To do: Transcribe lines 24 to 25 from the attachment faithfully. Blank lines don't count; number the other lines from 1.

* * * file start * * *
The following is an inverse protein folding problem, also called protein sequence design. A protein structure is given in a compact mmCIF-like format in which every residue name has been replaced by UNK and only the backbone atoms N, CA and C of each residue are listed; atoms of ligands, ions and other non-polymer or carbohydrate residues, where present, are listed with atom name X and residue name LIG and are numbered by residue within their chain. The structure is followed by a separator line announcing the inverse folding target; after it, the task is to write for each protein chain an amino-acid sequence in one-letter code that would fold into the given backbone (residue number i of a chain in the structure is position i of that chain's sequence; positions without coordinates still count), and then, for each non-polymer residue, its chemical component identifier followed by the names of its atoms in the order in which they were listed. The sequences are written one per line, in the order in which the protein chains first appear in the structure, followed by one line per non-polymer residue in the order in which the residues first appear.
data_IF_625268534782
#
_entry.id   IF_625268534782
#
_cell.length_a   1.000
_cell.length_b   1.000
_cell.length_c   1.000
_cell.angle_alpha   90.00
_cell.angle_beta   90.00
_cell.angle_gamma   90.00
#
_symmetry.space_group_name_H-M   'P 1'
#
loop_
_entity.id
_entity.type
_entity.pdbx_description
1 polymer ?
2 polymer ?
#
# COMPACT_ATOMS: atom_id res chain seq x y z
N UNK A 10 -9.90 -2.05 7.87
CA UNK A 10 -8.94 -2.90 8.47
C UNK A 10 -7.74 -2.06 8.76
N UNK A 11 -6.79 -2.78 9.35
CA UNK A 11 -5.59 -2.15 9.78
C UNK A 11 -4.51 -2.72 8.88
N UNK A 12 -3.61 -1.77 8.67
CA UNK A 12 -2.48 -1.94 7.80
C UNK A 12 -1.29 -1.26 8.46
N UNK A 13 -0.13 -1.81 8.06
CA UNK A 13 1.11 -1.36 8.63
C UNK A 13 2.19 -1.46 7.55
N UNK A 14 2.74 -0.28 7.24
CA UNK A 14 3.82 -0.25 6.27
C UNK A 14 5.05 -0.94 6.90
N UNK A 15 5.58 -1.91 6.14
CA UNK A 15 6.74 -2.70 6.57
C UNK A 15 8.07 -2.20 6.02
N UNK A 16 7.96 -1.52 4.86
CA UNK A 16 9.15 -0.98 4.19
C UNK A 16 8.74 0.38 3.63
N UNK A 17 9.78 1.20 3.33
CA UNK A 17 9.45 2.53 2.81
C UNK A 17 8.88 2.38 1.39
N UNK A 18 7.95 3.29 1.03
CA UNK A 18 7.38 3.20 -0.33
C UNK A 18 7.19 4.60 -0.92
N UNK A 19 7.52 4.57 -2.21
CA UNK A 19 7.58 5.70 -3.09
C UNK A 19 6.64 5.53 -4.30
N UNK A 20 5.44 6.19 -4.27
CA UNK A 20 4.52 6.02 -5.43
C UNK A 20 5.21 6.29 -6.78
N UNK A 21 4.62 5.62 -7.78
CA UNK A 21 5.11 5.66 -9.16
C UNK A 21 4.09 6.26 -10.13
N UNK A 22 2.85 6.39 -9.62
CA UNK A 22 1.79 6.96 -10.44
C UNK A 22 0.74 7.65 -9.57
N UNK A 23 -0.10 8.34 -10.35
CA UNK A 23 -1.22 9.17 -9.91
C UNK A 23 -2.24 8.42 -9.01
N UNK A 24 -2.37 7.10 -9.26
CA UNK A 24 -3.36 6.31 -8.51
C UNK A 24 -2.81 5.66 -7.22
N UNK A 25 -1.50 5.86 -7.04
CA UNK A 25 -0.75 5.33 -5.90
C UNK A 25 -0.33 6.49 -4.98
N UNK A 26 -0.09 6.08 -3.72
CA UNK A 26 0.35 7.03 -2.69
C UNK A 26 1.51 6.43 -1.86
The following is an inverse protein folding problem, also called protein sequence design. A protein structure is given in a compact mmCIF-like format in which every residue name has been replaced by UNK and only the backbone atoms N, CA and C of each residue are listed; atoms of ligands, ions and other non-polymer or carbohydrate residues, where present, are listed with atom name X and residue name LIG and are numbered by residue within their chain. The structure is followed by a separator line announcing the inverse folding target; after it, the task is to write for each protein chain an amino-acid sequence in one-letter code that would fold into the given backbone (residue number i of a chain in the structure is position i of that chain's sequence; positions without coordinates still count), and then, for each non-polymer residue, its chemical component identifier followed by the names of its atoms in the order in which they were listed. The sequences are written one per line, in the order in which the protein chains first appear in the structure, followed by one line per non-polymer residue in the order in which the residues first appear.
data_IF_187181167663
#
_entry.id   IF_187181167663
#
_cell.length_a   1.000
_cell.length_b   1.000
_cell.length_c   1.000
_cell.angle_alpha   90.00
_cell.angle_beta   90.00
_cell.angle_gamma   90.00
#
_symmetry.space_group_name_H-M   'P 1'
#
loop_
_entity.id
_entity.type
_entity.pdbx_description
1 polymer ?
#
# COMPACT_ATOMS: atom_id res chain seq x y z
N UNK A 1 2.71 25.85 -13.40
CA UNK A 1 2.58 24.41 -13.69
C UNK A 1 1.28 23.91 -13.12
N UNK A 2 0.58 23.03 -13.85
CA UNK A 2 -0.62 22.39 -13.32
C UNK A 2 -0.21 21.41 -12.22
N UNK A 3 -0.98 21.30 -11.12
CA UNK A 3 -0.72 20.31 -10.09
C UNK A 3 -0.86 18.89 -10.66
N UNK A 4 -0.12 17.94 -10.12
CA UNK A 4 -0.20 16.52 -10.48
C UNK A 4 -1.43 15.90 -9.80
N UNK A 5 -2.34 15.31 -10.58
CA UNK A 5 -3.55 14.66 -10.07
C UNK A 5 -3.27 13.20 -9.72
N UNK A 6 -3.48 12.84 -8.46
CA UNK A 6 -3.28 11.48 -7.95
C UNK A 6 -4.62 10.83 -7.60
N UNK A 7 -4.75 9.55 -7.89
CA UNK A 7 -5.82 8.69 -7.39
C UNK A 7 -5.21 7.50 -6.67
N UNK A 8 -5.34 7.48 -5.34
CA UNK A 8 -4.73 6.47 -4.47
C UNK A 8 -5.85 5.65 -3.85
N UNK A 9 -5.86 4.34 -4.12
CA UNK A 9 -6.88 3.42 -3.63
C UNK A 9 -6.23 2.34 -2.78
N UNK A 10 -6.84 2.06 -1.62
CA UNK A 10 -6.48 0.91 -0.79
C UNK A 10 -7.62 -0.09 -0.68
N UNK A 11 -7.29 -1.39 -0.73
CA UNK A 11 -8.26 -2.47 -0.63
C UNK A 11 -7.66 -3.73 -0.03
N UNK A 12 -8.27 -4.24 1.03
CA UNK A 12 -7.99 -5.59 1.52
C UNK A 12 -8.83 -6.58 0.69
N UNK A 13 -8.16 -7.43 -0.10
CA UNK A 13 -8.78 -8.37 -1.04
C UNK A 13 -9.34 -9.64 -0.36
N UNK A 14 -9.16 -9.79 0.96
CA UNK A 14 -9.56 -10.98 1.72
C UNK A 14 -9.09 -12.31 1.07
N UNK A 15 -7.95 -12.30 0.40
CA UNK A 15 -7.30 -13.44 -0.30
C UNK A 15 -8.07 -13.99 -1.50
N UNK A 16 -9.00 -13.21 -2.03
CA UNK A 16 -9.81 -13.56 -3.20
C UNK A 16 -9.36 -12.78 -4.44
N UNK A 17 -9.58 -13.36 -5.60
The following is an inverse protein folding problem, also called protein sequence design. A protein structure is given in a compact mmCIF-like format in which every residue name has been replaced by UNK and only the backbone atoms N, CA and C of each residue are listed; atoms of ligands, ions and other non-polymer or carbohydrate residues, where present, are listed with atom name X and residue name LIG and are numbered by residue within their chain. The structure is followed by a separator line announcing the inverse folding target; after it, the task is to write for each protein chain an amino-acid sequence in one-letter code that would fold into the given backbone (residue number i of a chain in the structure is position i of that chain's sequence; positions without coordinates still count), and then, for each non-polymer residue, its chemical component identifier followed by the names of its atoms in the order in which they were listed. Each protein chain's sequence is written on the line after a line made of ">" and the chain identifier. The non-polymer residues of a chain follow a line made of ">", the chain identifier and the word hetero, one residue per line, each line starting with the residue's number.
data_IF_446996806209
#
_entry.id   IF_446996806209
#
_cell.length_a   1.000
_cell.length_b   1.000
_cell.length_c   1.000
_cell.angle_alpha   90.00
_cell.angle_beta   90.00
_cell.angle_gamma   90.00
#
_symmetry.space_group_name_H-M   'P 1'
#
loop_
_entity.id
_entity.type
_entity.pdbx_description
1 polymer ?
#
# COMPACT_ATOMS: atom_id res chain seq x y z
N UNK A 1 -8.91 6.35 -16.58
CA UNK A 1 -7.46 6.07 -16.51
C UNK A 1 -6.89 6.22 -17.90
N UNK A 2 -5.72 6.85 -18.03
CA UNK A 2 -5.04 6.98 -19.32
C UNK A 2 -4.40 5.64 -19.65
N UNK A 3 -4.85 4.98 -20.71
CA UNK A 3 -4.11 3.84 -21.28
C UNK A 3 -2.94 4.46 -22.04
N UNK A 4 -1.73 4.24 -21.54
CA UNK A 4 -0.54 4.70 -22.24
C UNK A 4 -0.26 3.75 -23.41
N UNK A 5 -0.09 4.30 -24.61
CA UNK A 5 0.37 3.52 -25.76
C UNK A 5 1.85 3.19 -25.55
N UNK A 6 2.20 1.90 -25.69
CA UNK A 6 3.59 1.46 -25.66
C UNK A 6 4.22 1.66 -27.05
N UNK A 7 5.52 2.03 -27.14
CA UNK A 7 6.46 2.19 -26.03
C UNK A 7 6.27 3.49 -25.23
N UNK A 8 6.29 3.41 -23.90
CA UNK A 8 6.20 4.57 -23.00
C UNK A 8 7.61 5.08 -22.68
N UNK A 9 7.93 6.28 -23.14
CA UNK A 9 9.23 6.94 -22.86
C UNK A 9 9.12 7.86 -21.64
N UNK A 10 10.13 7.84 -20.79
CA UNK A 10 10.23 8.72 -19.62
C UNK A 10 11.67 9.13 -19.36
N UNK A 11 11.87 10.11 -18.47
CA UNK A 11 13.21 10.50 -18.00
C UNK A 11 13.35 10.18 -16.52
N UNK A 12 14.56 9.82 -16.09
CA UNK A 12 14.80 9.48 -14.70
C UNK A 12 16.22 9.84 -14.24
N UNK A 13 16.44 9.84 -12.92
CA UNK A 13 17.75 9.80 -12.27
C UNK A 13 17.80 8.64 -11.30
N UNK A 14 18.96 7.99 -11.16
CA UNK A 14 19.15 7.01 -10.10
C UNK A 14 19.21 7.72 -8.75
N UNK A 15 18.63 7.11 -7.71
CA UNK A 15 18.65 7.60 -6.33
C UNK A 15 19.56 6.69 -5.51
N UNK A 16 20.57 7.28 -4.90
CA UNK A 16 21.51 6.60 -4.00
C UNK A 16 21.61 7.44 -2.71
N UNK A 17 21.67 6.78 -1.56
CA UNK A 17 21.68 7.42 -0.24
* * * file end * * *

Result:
CA UNK A 10 -8.94 -2.90 8.47
C UNK A 10 -7.74 -2.06 8.76